Within the advancement of the combat style is where you get into what, for me, is one of the things that makes the game most worth playing and most worthy of my subscription fee every month. By slipping skill points into your combat style, you build up different combinations of button presses that you can use to unleash untold amounts of damage on your enemies. That's right, combos.

On that note, I'll dive into my thoughts on the gameplay itself. Like all MMOs, DCUO has a suitably grind-y tutorial mission that you realize you don't want to play again the moment you create a second character. In the climactic scene in the tutorial, when your mentor arrives at your location and helps you destroy score after score of homicidal robots, you can't help but smile. There's something about fighting alongside Superman that does, and probably always will, do it for me.

The combat system could be what splits the crowd on this game. You have your hot-keyed Super Powers (of which you don't get your first one until second level) that are always a good time, and help to keep the enemies going down, but the key to this combat system for me is the combos. Obviously, combos don't really lend themselves to the standard MMO Combat style. That's because DCUO doesn't subscribe to the standard style. They merge the typical console-adventure, hack-and-slash game, with the MMO. It's not turn based combat. If I can click my mouse buttons fast enough, I can put these clowns down before any real damage is done to me. When I gave my character Dual-Wield, I wanted to go in there and beat the Hell out of thugs with my swords. And that's exactly what I got to do. Combat elements like a block, dodge, stun and knock-back also had a place in this game, again, seem to further that marriage of the MMO with the standard console beat-em-up. Through devastating combos and my Meta-Human powers, I had fun breezing through enemy after enemy.

Make no mistake, there is still challenge to the gameplay. Dying was simply a part of my experience (especially when I tried my hand at the PvP beta server. I got schooled. I was sad). The new format for combat doesn't make the game easier, but more hands-on, more immediate, and more interactive.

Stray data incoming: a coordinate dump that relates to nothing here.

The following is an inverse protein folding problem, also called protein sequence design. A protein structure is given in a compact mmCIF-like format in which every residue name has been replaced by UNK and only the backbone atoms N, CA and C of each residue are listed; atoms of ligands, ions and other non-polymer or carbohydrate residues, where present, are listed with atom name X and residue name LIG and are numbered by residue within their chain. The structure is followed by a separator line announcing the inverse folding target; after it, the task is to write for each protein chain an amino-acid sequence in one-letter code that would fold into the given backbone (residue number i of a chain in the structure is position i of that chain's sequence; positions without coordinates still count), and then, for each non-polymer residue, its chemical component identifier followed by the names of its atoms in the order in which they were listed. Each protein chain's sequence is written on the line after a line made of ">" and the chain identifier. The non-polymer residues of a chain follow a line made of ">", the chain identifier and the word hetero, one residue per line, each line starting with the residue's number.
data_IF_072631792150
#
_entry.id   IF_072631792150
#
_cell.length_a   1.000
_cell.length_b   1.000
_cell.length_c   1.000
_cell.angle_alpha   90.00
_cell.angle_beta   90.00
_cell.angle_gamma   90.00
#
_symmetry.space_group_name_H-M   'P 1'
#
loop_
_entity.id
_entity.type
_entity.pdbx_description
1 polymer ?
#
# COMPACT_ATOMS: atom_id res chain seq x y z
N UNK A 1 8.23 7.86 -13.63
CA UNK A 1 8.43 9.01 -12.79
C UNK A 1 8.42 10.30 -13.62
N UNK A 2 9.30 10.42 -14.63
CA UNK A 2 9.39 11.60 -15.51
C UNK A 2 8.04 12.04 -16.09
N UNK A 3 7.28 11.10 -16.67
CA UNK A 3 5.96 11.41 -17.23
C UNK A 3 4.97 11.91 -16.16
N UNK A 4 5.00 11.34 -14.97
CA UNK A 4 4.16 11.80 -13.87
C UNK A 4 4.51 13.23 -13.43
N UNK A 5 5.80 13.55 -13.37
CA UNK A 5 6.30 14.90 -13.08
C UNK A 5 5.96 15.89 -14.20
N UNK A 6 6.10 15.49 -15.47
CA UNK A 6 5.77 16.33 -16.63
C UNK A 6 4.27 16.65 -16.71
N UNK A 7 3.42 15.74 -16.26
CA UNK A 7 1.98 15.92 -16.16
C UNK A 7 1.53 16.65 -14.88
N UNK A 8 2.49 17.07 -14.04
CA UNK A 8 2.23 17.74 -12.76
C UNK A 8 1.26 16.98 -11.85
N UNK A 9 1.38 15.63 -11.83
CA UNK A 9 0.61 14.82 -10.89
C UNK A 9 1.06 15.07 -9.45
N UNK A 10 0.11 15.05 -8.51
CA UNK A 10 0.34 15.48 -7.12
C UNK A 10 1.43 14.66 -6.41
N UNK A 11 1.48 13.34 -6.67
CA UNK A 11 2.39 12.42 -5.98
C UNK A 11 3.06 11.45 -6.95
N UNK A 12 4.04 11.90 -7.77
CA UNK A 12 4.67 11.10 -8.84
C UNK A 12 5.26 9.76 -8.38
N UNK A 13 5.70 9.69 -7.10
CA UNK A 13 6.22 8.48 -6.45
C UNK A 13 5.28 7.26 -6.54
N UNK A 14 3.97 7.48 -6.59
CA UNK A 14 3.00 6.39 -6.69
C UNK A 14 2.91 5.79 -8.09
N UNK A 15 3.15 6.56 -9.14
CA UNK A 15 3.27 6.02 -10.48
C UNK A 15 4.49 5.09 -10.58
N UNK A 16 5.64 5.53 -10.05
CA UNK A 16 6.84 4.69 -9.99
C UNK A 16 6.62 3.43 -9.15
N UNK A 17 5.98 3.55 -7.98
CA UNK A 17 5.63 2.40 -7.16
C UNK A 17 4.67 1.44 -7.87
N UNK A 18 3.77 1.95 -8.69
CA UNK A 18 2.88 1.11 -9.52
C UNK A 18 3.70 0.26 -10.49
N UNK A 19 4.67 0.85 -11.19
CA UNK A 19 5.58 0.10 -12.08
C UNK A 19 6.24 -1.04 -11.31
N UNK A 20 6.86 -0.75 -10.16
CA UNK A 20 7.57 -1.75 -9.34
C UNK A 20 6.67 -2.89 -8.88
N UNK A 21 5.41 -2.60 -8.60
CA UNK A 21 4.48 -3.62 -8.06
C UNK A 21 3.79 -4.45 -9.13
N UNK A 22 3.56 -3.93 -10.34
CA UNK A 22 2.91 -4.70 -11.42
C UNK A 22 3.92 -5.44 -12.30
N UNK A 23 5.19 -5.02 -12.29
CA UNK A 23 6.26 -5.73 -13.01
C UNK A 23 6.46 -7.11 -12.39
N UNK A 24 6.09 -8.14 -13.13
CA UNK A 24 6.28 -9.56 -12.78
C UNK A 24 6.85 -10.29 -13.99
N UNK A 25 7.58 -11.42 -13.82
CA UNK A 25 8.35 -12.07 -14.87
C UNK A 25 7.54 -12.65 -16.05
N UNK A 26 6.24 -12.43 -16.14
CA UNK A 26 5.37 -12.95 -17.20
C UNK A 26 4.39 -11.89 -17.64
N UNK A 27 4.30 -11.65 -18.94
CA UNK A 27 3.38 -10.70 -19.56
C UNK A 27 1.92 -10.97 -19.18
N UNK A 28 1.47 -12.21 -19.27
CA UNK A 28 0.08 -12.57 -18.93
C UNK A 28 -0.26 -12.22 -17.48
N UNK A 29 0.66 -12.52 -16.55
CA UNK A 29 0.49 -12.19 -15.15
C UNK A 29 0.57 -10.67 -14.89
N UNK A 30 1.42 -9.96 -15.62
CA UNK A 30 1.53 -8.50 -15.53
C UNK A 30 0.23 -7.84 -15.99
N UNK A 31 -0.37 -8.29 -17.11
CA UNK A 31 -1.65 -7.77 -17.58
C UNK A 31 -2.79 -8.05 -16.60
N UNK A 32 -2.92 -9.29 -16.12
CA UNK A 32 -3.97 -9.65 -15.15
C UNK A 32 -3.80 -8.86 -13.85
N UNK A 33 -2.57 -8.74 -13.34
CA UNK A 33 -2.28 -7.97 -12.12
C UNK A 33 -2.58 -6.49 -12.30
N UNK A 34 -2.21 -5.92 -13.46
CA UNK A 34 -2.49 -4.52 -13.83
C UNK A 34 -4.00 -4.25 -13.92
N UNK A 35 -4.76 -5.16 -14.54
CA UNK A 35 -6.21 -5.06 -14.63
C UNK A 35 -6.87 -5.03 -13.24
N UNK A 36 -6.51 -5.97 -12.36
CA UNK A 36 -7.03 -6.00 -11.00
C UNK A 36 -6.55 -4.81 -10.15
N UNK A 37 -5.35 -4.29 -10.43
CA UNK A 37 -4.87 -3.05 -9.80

Quests are typical “Kill X amount of _____” and are given to you by either your overseer (Calculator if you're a bad guy, Oracle if you're good), your mentor, or one of your mentor's allies. The good news is, as a super hero, you're equipped with a communicator, so you can finish your quest without hauling butt back to wherever the quest giver was. This makes for a more streamlined gameplay and feeling like you can go from point A, to point B, to point C rather than point A, to point B and back to point A.

If you're a comic book fan, particularly of the DC Universe, you're in for a treat. While I was originally one of those people who was disappointed at the lack of options for your mentor (seriously, where was Booster Gold?), after seeing the game in action I can honestly say that they've done a very good job of integrating the world of DC Comics beyond the DC Trinity and their respective baddies. You get all the famous heroes, the ones everyone knows, but even for the hardcore DC Comics fan, you're bound to find something that will make you smile.

It could be said that DCUO sets the bar for MMOs, but I think it'd have to be said that it's only for a certain kind of MMO. People who are married to the traditional, which I do understand, will probably have some reservations about not only playing the game, but liking it. It's all simple preference. Where the game won me over, though, was in its differences, in the deviations from what we have come to expect from your standard MMO. Will they lose players based on this? Absolutely. But, the format also potentially broadens the base of players, especially given the IP on which it's based.

To sum up, I, for one, found it refreshing. Will everyone? No. Not at all.